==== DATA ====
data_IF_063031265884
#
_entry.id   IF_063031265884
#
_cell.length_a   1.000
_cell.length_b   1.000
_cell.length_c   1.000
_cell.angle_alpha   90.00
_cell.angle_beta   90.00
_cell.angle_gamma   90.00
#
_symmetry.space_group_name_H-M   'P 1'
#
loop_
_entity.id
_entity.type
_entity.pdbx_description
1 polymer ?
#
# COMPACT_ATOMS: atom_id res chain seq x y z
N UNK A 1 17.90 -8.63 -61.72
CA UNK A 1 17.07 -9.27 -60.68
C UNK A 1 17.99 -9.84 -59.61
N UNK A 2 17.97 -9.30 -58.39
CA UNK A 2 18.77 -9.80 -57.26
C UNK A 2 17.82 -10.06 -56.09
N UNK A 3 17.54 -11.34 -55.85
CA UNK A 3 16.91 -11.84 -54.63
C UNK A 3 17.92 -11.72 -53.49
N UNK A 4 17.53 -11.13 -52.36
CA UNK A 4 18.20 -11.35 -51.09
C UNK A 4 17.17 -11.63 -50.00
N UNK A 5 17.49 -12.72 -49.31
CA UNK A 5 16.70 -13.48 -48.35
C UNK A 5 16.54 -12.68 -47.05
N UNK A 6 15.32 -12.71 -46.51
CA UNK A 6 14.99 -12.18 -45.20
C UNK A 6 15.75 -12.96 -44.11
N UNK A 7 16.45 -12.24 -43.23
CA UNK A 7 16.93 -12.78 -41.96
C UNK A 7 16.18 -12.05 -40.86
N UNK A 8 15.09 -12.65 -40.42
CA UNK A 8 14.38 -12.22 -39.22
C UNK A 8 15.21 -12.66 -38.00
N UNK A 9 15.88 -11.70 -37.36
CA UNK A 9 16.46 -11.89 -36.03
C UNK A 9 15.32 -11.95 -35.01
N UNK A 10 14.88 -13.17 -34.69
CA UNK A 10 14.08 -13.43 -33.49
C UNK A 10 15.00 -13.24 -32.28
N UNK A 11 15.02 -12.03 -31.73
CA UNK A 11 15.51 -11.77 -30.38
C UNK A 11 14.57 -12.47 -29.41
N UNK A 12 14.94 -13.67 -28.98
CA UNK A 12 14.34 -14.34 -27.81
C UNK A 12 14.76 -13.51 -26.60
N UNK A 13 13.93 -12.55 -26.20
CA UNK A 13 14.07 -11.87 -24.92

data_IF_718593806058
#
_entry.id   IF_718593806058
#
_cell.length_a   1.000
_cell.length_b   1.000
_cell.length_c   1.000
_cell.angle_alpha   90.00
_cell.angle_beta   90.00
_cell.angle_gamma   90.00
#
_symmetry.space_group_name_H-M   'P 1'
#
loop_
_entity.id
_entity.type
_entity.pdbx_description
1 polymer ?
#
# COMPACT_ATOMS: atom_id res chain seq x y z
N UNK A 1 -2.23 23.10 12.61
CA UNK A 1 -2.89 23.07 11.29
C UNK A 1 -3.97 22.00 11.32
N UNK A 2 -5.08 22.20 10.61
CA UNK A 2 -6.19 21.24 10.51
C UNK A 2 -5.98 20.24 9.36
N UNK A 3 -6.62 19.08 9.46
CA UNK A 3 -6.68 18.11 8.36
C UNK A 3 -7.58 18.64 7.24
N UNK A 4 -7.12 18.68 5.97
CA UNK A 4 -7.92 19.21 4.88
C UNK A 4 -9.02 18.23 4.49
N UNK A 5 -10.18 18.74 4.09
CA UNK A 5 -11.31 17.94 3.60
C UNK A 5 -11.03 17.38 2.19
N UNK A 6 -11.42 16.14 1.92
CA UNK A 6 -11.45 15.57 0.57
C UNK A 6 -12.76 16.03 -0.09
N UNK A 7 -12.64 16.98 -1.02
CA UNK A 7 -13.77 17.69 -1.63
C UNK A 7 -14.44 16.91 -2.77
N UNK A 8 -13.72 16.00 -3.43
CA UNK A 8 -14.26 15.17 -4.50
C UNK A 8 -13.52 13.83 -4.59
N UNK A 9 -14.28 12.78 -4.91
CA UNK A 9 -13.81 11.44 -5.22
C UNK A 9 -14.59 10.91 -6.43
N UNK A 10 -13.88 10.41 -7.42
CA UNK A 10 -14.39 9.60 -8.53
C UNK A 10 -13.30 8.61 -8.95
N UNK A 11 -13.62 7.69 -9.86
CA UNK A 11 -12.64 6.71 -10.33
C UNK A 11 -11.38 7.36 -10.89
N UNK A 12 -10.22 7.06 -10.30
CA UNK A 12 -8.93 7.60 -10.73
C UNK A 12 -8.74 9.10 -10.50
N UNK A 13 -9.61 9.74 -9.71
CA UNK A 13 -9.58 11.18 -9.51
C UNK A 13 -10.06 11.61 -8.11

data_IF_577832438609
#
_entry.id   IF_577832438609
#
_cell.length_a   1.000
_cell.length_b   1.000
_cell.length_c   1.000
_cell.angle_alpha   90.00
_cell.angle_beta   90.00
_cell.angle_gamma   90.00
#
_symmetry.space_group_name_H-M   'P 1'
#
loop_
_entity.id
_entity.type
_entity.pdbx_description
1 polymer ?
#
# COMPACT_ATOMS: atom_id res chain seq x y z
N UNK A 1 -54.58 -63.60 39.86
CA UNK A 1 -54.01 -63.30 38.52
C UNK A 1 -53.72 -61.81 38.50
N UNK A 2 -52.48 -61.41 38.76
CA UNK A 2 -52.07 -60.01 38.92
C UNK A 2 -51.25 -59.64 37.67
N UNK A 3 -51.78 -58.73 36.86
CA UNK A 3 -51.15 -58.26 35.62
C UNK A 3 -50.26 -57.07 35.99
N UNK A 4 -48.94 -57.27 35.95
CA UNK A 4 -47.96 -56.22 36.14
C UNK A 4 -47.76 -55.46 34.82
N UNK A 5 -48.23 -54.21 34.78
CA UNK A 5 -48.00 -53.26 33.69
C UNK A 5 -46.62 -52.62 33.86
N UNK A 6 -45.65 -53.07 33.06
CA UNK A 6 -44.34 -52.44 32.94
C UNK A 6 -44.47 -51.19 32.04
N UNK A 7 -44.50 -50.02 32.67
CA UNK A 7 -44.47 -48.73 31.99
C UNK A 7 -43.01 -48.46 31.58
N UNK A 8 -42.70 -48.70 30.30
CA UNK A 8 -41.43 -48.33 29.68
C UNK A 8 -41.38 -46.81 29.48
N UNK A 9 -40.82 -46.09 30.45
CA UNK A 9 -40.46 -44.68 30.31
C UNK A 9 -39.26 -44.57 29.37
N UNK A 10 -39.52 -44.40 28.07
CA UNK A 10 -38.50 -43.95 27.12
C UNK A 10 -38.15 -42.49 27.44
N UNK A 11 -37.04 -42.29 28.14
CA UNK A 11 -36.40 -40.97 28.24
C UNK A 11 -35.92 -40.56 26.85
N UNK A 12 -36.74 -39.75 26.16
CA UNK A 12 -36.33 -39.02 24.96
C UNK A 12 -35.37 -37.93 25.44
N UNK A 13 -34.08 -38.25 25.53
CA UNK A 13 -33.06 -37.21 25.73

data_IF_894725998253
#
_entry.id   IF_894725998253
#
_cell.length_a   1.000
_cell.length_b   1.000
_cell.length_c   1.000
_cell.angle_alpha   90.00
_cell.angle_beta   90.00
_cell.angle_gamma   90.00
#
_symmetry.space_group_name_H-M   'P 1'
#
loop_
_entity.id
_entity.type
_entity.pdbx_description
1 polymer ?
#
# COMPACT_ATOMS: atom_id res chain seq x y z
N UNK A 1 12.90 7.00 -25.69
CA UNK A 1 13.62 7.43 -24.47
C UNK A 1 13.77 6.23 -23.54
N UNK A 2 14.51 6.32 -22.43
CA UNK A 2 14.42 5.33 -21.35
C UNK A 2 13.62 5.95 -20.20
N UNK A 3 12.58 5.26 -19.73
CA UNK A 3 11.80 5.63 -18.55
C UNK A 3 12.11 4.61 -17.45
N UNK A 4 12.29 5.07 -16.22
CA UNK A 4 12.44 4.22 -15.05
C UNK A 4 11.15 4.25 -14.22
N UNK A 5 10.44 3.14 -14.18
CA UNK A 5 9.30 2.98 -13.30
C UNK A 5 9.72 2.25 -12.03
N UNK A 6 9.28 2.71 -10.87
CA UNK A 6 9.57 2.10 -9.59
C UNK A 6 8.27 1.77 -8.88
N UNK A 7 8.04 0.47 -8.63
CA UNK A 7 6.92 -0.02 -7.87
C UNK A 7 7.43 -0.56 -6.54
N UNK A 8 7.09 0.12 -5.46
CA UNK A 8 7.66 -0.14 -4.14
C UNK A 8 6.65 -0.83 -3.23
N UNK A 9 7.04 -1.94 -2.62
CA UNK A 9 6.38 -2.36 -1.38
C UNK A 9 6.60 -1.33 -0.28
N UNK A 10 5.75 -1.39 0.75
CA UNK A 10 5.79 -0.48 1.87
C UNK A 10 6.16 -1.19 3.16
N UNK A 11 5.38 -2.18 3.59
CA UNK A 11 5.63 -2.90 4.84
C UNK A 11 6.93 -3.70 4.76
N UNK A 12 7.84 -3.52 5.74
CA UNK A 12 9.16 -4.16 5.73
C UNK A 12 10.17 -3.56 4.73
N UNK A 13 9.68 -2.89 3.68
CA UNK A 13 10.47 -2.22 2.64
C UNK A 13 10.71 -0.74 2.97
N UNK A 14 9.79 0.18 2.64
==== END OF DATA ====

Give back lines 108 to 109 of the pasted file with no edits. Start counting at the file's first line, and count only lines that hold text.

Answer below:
C UNK A 10 -13.30 8.61 -8.95
N UNK A 11 -13.62 7.69 -9.86